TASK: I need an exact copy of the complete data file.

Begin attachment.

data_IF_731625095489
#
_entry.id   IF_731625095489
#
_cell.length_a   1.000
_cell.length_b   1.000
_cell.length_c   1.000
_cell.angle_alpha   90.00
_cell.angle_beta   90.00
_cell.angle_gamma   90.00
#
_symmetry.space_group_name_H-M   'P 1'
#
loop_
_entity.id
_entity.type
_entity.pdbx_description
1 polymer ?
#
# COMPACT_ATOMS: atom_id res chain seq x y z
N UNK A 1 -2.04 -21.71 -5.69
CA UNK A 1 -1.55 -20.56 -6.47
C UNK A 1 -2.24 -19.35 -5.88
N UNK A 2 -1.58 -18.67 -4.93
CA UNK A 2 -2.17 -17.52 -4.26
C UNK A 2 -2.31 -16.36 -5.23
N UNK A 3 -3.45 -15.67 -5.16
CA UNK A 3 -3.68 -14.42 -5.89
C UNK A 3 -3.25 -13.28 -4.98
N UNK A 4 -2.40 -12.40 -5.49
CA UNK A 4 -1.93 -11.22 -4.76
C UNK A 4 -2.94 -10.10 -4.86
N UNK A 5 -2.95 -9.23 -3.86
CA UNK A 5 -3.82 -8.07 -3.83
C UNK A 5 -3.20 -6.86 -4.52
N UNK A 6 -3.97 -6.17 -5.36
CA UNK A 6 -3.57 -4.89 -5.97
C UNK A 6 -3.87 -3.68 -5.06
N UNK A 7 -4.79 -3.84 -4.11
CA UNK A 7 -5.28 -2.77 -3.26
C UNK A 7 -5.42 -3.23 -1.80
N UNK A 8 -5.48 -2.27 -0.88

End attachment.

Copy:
data_IF_731625095489
#
_entry.id   IF_731625095489
#
_cell.length_a   1.000
_cell.length_b   1.000
_cell.length_c   1.000
_cell.angle_alpha   90.00
_cell.angle_beta   90.00
_cell.angle_gamma   90.00
#
_symmetry.space_group_name_H-M   'P 1'
#
loop_
_entity.id
_entity.type
_entity.pdbx_description
1 polymer ?
#
# COMPACT_ATOMS: atom_id res chain seq x y z
N UNK A 1 -2.04 -21.71 -5.69
CA UNK A 1 -1.55 -20.56 -6.47
C UNK A 1 -2.24 -19.35 -5.88
N UNK A 2 -1.58 -18.67 -4.93
CA UNK A 2 -2.17 -17.52 -4.26
C UNK A 2 -2.31 -16.36 -5.23
N UNK A 3 -3.45 -15.67 -5.16
CA UNK A 3 -3.68 -14.42 -5.89
C UNK A 3 -3.25 -13.28 -4.98
N UNK A 4 -2.40 -12.40 -5.49
CA UNK A 4 -1.93 -11.22 -4.76
C UNK A 4 -2.94 -10.10 -4.86
N UNK A 5 -2.95 -9.23 -3.86
CA UNK A 5 -3.82 -8.07 -3.83
C UNK A 5 -3.20 -6.86 -4.52
N UNK A 6 -3.97 -6.17 -5.36
CA UNK A 6 -3.57 -4.89 -5.97
C UNK A 6 -3.87 -3.68 -5.06
N UNK A 7 -4.79 -3.84 -4.11
CA UNK A 7 -5.28 -2.77 -3.26
C UNK A 7 -5.42 -3.23 -1.80
N UNK A 8 -5.48 -2.27 -0.88